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REVIEW: Crimson Peak [2015]

“Beautiful things are fragile” If you truly want to know what to expect from Crimson Peak you should ignore the trailers—save their ability to highlight the gorgeous aesthetic—and instead read director Guillermo del Toro‘s mission statement. In it you’ll discover that this isn’t your usual horror story. Yes it has some jarringly gruesome visuals and is rife with skeletal ghosts, but his main goal was to pay homage to the “old-fashioned, grand Hollywood production in the Gothic romance genre.” This means a melodramatic tone that earns its laughs as intentional…

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TIFF15 REVIEW: High-Rise [2016]

“I think he’s lost his focus” As soon as the voice of Tom Hiddleston‘s Dr. Robert Laing was heard speaking narration above his weathered and crazed visage manically moving from cluttered, dirty room to darkened feverish corner, my mind started racing. Terry Gilliam‘s Fear and Loathing in Las Vegas popped into my consciousness and then his Brazil after a quick title card shoves us back in time to watch as Laing enters his new concrete behemoth of a housing structure oppressively standing above a vast and still parking lot. Add…

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TIFF15 REVIEW: I Saw the Light [2016]

“Remember: they can kill you, but they can’t eat you” The opening to Marc Abraham‘s I Saw the Light holds a lot of intrigue. Based on Colin Escott‘s biography about hillbilly legend Hank Williams, the start goes from a faux black and white newsreel interview with producer Fred Rose (Bradley Whitford) recounting how one-of-a-kind the singer was to a magically lit performance by Tom Hiddleston as Williams (the actor sings every note and the actors playing his band pluck every string). He’s sitting on a stool with a hazy spotlight…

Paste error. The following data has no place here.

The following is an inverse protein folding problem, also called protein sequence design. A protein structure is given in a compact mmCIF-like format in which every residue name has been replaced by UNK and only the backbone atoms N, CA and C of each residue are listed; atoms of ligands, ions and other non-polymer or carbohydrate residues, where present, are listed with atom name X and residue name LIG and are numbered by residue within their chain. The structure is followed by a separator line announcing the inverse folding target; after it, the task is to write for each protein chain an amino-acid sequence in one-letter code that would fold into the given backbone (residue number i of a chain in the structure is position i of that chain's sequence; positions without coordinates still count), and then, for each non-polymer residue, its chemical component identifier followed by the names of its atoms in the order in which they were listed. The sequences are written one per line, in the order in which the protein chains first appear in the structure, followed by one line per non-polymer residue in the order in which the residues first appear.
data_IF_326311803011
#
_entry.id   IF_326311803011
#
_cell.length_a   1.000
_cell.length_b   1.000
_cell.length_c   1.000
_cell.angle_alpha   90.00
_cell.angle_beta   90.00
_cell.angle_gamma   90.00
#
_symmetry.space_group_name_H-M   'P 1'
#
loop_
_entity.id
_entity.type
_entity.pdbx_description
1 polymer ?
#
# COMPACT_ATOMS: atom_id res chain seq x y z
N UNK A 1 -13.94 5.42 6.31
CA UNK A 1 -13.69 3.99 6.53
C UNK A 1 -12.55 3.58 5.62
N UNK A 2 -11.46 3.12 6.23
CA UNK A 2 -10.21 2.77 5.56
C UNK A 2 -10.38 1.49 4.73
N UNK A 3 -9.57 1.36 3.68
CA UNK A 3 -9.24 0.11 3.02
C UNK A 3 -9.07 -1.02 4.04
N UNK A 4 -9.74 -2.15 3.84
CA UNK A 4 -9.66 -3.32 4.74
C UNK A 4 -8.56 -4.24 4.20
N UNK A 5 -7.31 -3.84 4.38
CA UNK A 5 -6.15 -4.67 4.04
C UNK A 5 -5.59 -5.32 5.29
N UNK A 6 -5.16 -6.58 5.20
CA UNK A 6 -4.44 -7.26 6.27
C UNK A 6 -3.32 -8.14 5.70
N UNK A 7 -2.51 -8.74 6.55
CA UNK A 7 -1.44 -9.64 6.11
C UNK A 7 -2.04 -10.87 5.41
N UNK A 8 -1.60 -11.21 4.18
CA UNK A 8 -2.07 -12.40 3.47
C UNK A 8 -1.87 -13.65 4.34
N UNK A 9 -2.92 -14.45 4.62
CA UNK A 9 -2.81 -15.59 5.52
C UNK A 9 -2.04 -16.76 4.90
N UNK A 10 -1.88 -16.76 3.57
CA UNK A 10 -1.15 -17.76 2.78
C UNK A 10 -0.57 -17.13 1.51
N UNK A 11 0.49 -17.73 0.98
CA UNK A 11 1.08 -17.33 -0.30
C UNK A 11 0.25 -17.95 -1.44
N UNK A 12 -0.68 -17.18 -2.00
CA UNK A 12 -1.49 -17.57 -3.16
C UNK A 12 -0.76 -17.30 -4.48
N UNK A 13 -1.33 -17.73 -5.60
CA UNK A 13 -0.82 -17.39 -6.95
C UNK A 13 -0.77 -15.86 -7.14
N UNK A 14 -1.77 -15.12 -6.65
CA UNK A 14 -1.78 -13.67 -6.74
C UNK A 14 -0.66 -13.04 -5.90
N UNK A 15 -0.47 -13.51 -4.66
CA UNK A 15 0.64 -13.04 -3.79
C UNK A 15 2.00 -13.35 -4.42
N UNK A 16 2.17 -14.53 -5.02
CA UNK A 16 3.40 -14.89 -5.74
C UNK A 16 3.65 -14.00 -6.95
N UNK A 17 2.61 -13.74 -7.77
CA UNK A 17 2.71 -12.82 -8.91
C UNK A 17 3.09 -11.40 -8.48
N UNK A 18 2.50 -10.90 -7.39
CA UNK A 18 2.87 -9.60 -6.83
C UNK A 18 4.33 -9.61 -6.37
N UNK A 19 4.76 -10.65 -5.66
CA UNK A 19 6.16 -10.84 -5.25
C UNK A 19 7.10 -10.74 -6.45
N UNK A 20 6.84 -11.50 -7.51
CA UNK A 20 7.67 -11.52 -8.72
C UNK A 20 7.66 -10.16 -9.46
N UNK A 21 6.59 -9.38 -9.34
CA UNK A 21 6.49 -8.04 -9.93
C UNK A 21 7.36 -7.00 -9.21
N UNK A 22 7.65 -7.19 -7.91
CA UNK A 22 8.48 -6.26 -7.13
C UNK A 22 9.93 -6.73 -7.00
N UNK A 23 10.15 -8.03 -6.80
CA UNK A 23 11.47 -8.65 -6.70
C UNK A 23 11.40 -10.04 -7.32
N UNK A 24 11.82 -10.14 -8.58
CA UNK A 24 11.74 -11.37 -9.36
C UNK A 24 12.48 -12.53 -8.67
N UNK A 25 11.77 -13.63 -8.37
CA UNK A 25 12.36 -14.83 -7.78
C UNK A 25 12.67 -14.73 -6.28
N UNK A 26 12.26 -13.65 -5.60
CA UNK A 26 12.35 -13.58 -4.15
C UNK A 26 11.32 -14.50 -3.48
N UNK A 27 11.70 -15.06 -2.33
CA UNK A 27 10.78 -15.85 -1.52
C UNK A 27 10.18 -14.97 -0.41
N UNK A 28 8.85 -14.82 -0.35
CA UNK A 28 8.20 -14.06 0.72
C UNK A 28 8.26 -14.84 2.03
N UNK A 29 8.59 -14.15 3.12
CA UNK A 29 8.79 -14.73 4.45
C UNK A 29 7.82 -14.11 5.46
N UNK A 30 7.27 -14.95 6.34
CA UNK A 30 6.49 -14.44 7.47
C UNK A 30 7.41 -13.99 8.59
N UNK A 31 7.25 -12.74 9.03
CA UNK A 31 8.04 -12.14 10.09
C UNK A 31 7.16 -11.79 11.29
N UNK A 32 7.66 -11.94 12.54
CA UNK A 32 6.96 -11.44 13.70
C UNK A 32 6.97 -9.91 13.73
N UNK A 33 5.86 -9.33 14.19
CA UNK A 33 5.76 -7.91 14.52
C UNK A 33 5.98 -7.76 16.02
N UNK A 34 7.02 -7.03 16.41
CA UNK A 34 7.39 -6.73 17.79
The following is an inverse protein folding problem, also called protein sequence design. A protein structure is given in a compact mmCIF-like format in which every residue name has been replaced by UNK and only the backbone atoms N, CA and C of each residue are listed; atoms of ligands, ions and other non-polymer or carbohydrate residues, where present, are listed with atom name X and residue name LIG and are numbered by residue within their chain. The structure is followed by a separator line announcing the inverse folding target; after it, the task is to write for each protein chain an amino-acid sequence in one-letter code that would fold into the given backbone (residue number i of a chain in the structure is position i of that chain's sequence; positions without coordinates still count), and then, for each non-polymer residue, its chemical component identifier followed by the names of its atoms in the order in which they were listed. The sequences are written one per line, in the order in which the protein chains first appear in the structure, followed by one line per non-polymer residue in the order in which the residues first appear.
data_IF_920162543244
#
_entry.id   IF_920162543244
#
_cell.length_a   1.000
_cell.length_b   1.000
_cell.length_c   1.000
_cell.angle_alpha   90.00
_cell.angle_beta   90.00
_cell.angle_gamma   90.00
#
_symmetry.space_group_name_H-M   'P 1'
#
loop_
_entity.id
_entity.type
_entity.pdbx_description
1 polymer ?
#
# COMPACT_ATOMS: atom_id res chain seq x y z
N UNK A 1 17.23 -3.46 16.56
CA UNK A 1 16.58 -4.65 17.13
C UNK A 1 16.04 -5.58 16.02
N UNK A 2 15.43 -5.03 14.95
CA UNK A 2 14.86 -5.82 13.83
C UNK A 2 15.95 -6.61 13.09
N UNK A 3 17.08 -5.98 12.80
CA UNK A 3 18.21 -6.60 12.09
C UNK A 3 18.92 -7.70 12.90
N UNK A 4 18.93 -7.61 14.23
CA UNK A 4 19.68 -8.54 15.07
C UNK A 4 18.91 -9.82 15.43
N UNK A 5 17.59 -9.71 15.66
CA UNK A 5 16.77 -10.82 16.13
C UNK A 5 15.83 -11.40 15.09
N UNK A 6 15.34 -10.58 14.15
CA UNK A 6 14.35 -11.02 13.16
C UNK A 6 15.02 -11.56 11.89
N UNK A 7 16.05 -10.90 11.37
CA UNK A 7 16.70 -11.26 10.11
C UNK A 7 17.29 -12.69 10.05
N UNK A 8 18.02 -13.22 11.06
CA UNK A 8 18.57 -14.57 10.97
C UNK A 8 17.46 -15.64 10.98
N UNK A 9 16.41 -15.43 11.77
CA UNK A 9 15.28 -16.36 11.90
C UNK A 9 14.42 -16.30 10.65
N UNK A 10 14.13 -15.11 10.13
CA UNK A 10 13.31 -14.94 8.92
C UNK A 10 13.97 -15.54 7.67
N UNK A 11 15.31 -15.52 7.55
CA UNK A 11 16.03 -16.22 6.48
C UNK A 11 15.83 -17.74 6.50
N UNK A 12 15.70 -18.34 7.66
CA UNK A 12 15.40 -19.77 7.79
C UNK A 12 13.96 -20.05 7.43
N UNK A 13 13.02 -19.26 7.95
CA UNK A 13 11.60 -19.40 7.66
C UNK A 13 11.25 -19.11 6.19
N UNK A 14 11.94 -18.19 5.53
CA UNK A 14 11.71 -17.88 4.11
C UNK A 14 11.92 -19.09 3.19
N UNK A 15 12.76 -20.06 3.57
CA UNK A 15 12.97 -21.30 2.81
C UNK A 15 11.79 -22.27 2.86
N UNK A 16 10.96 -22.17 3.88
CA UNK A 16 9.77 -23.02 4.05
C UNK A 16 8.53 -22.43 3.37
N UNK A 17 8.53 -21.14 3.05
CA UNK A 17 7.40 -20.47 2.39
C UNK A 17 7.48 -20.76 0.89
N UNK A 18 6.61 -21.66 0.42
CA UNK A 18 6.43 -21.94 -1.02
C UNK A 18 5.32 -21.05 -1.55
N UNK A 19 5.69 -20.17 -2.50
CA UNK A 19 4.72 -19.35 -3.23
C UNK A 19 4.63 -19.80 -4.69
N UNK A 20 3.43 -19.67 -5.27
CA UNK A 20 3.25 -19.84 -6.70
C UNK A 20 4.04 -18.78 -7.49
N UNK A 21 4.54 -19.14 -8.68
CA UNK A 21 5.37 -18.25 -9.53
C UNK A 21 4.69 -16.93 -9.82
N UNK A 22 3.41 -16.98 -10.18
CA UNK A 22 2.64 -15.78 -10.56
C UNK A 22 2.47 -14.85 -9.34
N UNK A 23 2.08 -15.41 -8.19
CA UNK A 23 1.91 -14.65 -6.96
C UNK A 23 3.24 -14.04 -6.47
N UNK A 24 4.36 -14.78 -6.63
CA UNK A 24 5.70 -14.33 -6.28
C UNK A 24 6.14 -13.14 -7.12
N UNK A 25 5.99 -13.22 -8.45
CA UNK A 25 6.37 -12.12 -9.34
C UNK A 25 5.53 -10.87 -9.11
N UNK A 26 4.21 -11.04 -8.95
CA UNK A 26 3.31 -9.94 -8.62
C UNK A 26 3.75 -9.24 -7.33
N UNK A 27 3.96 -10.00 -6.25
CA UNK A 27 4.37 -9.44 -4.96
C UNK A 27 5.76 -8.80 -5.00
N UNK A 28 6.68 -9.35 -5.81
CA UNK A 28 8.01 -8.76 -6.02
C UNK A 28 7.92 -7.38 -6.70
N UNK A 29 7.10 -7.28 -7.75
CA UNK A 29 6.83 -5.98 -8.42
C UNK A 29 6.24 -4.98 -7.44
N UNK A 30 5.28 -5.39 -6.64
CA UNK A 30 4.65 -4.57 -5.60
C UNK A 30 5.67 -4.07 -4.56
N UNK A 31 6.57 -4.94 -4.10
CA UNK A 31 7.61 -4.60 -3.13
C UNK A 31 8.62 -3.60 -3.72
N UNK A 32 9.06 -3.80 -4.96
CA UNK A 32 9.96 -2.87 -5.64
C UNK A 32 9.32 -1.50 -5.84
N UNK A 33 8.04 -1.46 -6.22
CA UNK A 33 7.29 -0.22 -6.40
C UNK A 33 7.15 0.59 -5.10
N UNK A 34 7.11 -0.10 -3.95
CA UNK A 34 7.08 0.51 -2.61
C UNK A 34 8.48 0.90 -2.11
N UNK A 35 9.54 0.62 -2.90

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REVIEW: Only Lovers Left Alive [2014]

“A diamond emitting the music of a giant gong” In the age of Twilight its good to know an auteur like Jim Jarmusch can render contemporary vampires as the romantic ideals of immortality, wisdom, and survival any thought-provoking interpretation should. Gone is the CW brood from “The Vampire Diaries”, ostentatious displays of supernatural power courtesy of “True Blood”, and the heightened sexuality of all their bloodsucking quasi-porn sizzle. Replacing them is a dying breed of intellectual artists held over from centuries gone, men and women without interest in the current…

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REVIEW: Thor: The Dark World [2013]

“I’ll just stay here and say ‘sea bass’ alone” There was something off with Thor in 2011 besides its horrid post-conversion 3D. While many believe Iron Man 2 was nothing but an evolutionary bridge for its hero to move closer towards what The Avengers needed, it was actually the Norse God of thunder who provided the most obvious bit of prequel exposition by introducing himself, extraterrestrial life, and that forthcoming blockbuster’s main villain, Loki. Captain America: The First Avenger also brought us a new character’s origin, but his story—like Tony…